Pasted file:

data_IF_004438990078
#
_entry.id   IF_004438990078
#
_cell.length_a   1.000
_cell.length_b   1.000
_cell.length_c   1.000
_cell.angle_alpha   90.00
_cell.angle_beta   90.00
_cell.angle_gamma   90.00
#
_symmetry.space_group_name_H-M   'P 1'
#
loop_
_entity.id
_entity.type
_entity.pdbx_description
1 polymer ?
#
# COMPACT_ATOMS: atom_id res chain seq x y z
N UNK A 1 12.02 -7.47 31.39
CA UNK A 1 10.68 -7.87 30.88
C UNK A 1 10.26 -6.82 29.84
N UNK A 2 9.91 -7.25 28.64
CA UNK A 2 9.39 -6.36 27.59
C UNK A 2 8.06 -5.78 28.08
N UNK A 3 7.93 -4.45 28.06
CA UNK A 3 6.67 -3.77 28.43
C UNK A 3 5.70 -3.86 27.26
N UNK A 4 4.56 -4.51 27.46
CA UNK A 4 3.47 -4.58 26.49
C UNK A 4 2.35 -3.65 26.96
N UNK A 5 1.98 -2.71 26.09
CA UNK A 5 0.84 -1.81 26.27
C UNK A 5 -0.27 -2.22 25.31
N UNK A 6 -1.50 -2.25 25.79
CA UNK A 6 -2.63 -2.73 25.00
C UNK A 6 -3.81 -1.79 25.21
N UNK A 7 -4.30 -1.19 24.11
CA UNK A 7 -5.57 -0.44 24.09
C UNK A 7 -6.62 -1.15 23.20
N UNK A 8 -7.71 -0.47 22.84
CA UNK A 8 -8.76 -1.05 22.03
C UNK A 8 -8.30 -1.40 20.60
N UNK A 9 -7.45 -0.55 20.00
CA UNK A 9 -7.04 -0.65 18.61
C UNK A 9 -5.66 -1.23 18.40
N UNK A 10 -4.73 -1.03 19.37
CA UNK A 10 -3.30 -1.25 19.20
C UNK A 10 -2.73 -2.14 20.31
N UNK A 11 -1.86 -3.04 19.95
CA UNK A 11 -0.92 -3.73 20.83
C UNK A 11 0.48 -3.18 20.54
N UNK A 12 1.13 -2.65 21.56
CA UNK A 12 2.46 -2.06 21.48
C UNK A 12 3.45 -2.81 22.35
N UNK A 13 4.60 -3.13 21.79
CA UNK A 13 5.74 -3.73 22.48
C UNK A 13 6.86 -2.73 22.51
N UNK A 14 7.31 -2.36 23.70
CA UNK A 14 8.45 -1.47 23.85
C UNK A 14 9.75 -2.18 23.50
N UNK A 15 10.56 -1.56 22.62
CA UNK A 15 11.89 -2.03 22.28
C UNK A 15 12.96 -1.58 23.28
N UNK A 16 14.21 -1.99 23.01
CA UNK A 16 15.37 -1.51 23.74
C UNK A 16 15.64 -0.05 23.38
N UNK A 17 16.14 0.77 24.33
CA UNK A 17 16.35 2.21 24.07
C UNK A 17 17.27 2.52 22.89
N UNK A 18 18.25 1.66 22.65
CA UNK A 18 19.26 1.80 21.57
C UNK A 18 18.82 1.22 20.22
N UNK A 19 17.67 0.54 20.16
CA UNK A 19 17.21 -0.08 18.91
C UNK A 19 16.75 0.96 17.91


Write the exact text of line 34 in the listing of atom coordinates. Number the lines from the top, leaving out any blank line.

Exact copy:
CA UNK A 5 0.84 -1.81 26.27